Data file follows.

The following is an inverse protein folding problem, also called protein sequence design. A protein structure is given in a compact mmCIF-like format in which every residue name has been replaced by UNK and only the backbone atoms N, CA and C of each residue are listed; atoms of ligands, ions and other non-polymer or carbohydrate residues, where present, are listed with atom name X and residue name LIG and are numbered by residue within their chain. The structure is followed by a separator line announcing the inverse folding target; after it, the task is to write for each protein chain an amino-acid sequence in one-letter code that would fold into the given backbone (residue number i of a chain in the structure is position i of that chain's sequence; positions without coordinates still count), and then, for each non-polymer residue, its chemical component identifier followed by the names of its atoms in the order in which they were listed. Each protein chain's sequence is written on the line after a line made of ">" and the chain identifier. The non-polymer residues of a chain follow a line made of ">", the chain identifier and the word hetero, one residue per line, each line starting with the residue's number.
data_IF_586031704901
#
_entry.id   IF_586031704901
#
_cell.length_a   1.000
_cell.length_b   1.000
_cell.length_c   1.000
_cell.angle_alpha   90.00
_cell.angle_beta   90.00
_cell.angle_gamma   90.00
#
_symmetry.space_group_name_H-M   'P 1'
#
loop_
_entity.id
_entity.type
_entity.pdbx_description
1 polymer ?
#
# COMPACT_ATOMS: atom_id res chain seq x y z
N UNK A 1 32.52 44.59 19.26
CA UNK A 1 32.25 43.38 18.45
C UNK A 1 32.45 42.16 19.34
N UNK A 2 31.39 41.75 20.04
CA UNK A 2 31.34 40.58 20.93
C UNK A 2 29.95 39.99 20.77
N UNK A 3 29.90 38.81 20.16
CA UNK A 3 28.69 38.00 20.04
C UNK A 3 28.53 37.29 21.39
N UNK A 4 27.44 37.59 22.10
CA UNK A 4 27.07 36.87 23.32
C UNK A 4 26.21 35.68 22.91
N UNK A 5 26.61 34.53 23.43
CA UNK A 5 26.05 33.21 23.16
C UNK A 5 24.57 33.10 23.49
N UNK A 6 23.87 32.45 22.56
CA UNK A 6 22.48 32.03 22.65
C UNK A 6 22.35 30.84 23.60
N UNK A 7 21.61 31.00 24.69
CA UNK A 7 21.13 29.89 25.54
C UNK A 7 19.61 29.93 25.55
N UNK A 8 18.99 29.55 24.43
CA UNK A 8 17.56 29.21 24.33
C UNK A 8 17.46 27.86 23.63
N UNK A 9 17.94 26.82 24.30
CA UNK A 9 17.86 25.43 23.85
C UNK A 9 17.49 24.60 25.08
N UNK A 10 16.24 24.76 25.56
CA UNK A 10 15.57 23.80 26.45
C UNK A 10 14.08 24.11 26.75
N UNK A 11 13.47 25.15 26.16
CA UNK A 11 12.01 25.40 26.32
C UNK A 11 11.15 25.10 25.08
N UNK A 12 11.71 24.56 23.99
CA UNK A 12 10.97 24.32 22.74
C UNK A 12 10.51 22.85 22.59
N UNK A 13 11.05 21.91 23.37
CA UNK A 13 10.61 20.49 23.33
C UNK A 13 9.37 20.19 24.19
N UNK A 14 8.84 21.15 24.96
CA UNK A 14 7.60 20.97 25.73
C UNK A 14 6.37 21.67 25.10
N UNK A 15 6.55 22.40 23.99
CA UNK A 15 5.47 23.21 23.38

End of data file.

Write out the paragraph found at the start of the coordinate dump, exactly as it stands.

The following is an inverse protein folding problem, also called protein sequence design. A protein structure is given in a compact mmCIF-like format in which every residue name has been replaced by UNK and only the backbone atoms N, CA and C of each residue are listed; atoms of ligands, ions and other non-polymer or carbohydrate residues, where present, are listed with atom name X and residue name LIG and are numbered by residue within their chain. The structure is followed by a separator line announcing the inverse folding target; after it, the task is to write for each protein chain an amino-acid sequence in one-letter code that would fold into the given backbone (residue number i of a chain in the structure is position i of that chain's sequence; positions without coordinates still count), and then, for each non-polymer residue, its chemical component identifier followed by the names of its atoms in the order in which they were listed. Each protein chain's sequence is written on the line after a line made of ">" and the chain identifier. The non-polymer residues of a chain follow a line made of ">", the chain identifier and the word hetero, one residue per line, each line starting with the residue's number.